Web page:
"When you use viruses (to ferry genes into a cell) you have chromosomal integration," the Wisconsin researcher notes. "Some of the reprogramming factors are oncogenes and would interfere with a study of chronic myeloid leukemia" whose abnormalities are also encoded on the chromosome.


'/>"/>

Contact: Igor Slukvin
islukvin@wisc.edu
608-263-0058
University of Wisconsin-Madison
Source:Eurekalert

Related medicine news :

1. iSAEC and HMORN to use electronic medical records to research genetics of drug-induced SAEs
2. Johns Hopkins researchers develop safer way to make induced pluripotent stem cells
3. Which comes first: Exercise-induced asthma or obesity?
4. Haptoglobin as an early serum biomarker of virus-induced type 1 diabetes in rats
5. Sun-induced skin cancer: new discovery permits doctors to assess genetic risk
6. Millions Are Losing Their Hearing Unnecessarily; Noise-Induced Hearing Loss Is Always Preventable, Says HearUSA Audiologist
7. Trauma-induced changes to genes may lead to PTSD
8. Combination antibiotics effective against chlamydia-induced arthritis
9. Octreotide acetate does not prevent treatment-induced diarrhea in anorectal cancer
10. Free Seminars to Help Employers Prevent Noise-Induced Hearing Loss Among Workers Set for Phoenix, Reno, Salt Lake City, Denver in May
11. Treatment of portal hypertensive pulmonary lesions induced by schistosomiasis
Post Your Comments:
*Name:
*Comment:
*Email:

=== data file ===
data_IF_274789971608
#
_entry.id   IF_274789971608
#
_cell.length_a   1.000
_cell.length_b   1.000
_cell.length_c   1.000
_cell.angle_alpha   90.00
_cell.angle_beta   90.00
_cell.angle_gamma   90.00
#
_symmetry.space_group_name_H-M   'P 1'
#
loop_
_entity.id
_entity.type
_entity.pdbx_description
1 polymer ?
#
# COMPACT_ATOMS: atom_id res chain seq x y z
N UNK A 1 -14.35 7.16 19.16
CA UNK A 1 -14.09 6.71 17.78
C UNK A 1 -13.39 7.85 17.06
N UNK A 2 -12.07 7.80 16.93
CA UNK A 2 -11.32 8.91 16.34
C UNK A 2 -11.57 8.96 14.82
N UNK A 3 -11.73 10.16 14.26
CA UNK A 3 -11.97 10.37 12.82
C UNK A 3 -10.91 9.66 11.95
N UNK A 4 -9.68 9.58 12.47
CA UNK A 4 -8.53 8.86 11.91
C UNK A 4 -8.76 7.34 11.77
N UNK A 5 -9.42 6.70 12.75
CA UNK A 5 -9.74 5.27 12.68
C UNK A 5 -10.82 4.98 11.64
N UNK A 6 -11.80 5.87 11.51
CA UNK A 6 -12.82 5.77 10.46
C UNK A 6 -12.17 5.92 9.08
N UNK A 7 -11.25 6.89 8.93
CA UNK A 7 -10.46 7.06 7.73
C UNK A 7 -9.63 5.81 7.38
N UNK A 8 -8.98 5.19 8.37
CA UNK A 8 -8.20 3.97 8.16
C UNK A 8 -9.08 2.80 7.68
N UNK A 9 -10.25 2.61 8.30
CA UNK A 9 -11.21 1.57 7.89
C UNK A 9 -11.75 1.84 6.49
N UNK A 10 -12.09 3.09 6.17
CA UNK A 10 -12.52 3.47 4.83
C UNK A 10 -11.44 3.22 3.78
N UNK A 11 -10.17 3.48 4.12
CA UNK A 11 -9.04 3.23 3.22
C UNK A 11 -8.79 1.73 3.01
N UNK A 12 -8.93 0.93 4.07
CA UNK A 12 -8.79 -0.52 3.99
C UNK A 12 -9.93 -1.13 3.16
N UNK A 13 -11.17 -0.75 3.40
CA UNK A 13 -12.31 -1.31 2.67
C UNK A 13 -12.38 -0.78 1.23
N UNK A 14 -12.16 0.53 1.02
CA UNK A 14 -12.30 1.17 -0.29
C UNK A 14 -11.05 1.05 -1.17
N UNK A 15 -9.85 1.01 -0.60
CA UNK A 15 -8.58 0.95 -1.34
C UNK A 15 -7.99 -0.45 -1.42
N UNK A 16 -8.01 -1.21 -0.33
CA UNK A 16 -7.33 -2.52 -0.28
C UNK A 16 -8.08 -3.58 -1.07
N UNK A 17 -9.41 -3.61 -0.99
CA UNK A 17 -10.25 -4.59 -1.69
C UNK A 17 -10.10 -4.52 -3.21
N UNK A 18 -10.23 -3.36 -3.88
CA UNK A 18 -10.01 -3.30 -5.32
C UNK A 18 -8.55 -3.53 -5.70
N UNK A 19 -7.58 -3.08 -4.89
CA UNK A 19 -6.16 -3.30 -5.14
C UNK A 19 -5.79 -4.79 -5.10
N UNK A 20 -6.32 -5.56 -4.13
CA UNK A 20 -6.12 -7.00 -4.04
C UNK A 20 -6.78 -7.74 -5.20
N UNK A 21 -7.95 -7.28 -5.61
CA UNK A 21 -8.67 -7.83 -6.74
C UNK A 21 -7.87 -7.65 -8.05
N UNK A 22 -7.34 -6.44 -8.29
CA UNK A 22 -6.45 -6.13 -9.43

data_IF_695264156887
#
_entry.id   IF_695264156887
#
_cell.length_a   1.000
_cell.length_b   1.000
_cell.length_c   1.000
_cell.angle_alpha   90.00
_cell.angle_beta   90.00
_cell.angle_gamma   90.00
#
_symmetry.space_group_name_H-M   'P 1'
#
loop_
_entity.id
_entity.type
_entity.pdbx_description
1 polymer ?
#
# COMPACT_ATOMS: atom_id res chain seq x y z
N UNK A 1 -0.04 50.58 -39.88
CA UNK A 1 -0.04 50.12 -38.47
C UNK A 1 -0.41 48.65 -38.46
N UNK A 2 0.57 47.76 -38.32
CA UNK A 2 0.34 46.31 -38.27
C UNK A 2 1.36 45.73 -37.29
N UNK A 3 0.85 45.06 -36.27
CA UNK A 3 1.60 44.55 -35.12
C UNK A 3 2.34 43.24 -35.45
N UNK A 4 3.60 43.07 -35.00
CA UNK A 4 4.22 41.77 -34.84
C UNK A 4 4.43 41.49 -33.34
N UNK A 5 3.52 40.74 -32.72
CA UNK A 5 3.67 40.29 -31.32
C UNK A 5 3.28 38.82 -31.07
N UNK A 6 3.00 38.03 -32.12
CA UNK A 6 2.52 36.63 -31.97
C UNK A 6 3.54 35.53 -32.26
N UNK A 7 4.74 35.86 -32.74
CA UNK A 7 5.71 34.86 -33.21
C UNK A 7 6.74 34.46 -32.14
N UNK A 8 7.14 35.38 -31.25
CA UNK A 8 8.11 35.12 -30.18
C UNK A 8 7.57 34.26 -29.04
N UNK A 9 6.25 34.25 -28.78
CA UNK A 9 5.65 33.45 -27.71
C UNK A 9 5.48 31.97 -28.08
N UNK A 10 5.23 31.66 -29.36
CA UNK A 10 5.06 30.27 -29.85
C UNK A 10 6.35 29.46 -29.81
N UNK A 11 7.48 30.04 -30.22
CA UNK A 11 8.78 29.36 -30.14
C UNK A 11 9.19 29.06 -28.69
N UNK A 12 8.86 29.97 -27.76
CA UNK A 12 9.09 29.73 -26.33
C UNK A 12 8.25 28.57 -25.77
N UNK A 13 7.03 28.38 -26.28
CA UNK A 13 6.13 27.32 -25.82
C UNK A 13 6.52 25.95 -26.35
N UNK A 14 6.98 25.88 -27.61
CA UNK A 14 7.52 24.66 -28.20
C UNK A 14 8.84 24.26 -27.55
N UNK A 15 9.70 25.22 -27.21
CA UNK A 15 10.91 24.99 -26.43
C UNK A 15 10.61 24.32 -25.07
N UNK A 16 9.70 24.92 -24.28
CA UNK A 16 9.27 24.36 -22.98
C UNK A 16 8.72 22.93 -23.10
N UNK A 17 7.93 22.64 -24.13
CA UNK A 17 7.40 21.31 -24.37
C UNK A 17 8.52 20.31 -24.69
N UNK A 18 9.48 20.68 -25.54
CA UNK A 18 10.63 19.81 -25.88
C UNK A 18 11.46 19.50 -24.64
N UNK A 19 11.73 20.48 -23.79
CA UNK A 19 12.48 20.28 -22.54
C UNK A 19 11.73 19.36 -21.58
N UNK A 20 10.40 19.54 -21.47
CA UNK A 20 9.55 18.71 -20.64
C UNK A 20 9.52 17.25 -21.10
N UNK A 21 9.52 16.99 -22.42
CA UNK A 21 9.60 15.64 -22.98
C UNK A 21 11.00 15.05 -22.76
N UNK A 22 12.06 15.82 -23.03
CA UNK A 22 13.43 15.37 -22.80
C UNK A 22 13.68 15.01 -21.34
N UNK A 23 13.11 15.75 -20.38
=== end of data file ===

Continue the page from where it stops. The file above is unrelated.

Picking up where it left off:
(Date:1/18/2017)... ... January 18, 2017 , ... Michael J. Hennessy Associates, Inc., ... Center for Biosimilars, announced Michael J. Hennessy Associates, Inc. President Michael J. Hennessy, ... biosimilars through thought leader interaction in, live video and interactive digital platforms. , ...
(Date:1/17/2017)... ... January 17, 2017 , ... January is National Stalking Awareness Month (NSAM), now ... in the corners and commit the crime of stalking, a very real danger to many ... often overlooked factor in stalking and other crimes. , “Stalking: know it. Name it. Stop ...
(Date:1/17/2017)... ... 17, 2017 , ... Today, to help those who are ... uplifting interview with medical expert and prolific author, Dr. Bernie Siegel. ... times, Dr. Bernie Siegel energizes listeners to live life with intrigue, magic and ...
(Date:1/17/2017)... (PRWEB) , ... January 17, 2017 , ... ... a new 21st century approach to infusing high speed technology into the fabric ... exclusively dedicated to the advancement of healthcare and wellness in a yet-to-be-named, health ...
(Date:1/17/2017)... ... January 17, 2017 , ... ... will lecture to primary eye care practitioners on the latest breakthroughs in the ... 13th Semi-Annual Continuing Education Symposium, according to eye surgeon, Jeffrey Martin, MD, FACS, ...
Breaking Medicine News(10 mins):
(Date:1/18/2017)... DUBLIN , Jan 18, 2017 Research ... Nausea and Vomiting Drugs Market 2017-2021" report to their offering. ... The global ... the period 2017-2021. Global Thoracic Surgery Market 2017-2021, ... from industry experts. The report covers the market landscape and its ...
(Date:1/18/2017)... SHANGHAI , Jan. 18, 2017 In ... of revolution, which is where the Upgrade of ... year of the 13th Five-Year Plan for Economic and Social ... (the 13th Five-Year Plan), and the state council of ... the "13th Five-Year" national strategic emerging industry development plan, identifying ...
(Date:1/18/2017)... Ximbio, a non-profit online one-stop-shop for the global ... first North American headquarters in Kendall Square, Cambridge, ... ... launch in October 2014 as a business unit of UK- ... the foundation Cancer Research UK. Ximbio.com allows scientists ...
Breaking Medicine Technology: